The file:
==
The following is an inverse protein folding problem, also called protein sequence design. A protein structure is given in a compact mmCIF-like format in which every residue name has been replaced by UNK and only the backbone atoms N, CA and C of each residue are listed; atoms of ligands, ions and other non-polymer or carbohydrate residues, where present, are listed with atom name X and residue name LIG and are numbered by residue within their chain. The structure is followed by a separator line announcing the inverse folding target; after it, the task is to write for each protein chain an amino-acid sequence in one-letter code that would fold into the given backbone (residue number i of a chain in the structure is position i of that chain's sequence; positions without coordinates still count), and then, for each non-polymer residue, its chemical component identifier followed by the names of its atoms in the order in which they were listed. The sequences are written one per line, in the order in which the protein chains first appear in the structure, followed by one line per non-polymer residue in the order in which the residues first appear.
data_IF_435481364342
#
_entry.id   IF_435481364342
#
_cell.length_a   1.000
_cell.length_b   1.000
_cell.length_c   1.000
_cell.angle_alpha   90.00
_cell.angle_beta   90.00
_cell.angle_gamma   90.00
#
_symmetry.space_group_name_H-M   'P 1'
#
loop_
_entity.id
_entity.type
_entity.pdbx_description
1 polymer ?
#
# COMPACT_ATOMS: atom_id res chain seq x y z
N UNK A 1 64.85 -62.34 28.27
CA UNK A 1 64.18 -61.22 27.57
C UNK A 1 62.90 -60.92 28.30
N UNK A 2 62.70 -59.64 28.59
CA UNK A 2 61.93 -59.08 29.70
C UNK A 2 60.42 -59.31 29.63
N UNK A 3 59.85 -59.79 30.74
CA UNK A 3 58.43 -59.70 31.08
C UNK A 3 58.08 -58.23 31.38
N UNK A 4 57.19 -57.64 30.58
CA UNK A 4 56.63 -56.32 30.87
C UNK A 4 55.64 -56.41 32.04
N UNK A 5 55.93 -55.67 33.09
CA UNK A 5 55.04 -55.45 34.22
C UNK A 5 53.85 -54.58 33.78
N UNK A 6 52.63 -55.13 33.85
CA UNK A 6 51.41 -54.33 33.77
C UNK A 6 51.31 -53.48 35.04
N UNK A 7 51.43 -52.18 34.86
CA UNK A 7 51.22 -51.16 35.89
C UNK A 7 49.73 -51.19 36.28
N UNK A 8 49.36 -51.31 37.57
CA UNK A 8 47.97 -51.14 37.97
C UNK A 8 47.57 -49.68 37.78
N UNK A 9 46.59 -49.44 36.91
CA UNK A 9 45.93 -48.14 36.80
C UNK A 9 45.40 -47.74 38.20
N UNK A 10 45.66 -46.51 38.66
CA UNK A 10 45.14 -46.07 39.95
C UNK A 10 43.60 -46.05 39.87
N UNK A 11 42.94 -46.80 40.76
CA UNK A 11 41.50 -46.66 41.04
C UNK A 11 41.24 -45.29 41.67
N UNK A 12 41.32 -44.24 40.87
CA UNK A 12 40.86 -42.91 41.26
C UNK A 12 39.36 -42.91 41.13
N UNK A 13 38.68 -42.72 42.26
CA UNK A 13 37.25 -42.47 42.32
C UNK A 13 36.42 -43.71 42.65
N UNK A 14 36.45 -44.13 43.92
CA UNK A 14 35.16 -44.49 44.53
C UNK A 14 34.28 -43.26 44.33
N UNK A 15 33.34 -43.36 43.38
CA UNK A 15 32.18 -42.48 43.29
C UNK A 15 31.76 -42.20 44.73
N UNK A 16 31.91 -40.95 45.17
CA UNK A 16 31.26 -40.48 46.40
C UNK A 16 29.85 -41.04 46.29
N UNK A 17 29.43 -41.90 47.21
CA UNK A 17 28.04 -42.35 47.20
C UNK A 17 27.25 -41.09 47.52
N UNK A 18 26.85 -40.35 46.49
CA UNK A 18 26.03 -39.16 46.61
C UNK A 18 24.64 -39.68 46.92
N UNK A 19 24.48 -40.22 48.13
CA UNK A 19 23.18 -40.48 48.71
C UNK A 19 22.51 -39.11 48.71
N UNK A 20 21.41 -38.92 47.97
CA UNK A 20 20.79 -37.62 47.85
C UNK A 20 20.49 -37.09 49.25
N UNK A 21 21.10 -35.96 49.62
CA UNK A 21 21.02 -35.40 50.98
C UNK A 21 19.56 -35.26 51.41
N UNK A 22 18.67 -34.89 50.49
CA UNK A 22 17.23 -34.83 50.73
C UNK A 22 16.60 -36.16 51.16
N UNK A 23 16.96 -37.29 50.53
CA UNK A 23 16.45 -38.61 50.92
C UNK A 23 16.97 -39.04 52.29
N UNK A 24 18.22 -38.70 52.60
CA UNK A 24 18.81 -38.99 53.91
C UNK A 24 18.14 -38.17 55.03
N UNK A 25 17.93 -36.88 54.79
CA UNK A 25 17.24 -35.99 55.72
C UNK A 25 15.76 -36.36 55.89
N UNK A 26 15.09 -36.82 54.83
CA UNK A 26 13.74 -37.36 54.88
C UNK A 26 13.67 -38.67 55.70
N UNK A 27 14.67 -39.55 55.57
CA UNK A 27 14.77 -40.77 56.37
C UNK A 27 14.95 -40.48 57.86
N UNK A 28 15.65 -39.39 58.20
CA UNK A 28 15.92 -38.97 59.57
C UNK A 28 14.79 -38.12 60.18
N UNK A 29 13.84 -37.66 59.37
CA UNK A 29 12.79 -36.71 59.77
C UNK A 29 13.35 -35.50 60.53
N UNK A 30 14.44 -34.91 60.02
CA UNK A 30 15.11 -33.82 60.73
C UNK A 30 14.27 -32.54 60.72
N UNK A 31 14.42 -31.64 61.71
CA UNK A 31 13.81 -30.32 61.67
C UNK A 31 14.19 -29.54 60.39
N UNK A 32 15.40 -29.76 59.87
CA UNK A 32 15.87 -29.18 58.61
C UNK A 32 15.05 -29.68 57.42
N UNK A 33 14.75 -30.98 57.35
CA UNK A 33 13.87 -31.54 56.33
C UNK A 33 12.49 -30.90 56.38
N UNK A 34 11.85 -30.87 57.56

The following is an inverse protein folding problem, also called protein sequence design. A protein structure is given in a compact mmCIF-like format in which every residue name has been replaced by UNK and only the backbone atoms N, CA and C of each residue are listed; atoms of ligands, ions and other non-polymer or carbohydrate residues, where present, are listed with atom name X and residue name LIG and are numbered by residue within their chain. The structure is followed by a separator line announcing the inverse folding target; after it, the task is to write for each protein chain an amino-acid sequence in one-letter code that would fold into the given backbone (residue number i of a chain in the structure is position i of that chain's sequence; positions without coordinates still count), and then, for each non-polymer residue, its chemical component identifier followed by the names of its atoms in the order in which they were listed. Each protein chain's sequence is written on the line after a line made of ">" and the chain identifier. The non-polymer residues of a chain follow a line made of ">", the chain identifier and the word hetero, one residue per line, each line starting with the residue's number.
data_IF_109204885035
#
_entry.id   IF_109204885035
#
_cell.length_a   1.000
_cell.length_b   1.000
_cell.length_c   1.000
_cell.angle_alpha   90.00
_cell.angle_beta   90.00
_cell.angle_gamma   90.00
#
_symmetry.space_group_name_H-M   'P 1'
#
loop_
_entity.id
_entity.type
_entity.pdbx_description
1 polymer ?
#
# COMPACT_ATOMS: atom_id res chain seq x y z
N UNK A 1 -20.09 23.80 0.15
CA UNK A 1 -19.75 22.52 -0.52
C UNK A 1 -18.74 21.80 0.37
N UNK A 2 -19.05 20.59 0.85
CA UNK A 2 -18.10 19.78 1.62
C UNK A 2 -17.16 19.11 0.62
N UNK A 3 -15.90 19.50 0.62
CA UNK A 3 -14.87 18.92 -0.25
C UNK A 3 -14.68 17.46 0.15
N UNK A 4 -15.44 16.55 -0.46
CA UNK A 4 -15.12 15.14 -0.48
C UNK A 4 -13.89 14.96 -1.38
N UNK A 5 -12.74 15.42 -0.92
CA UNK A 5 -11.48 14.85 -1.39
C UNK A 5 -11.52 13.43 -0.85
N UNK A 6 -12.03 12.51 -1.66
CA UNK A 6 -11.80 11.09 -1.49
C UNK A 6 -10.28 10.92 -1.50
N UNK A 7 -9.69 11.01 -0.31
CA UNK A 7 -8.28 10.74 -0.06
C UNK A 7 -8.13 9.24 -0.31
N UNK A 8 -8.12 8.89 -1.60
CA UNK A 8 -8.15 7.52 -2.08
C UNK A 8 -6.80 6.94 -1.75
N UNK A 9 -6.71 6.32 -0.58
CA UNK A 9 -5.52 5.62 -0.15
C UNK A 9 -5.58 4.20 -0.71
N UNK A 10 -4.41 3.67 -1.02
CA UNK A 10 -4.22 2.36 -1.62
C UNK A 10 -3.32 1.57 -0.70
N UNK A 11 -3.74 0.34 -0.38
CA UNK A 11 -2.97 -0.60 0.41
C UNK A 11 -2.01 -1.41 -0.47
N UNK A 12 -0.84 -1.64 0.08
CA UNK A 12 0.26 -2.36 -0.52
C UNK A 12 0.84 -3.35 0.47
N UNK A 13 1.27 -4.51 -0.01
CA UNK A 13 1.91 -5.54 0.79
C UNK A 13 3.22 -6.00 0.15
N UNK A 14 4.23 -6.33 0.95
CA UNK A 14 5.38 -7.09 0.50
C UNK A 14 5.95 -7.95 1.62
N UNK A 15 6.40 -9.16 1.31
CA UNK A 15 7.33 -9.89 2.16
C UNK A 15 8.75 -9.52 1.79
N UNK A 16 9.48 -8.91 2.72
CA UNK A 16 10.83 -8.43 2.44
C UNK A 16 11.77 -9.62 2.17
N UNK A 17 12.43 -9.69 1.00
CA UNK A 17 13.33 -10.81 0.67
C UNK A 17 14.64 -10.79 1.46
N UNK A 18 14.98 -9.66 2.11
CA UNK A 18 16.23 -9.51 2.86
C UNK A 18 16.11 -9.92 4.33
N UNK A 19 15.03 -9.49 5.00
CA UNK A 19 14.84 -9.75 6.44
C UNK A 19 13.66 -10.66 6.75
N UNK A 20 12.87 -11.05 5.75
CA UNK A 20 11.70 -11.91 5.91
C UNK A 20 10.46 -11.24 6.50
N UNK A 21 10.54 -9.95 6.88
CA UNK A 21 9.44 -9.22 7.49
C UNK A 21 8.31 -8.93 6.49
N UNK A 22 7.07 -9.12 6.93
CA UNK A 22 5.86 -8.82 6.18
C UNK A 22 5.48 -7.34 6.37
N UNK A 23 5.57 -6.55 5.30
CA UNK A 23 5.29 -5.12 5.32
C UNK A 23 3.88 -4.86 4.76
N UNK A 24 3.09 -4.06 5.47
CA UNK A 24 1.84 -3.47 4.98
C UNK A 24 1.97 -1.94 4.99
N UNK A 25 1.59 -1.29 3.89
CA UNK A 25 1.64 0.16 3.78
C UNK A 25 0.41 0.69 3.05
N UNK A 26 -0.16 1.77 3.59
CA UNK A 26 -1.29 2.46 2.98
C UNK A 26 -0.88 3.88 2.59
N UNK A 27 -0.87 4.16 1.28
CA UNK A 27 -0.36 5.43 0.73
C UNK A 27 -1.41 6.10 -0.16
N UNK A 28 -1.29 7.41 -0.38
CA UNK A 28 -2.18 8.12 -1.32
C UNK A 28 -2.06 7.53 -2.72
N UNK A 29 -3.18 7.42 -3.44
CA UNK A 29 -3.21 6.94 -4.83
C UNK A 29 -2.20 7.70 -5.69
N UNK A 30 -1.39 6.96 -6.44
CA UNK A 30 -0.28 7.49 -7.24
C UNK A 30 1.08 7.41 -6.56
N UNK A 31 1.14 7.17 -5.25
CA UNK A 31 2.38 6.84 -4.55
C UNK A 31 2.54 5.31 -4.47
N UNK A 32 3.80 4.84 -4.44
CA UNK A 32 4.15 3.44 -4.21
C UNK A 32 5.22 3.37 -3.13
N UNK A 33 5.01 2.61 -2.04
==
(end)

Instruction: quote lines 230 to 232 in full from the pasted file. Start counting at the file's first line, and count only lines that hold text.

N UNK A 30 -1.39 6.96 -6.44
CA UNK A 30 -0.28 7.49 -7.24
C UNK A 30 1.08 7.41 -6.56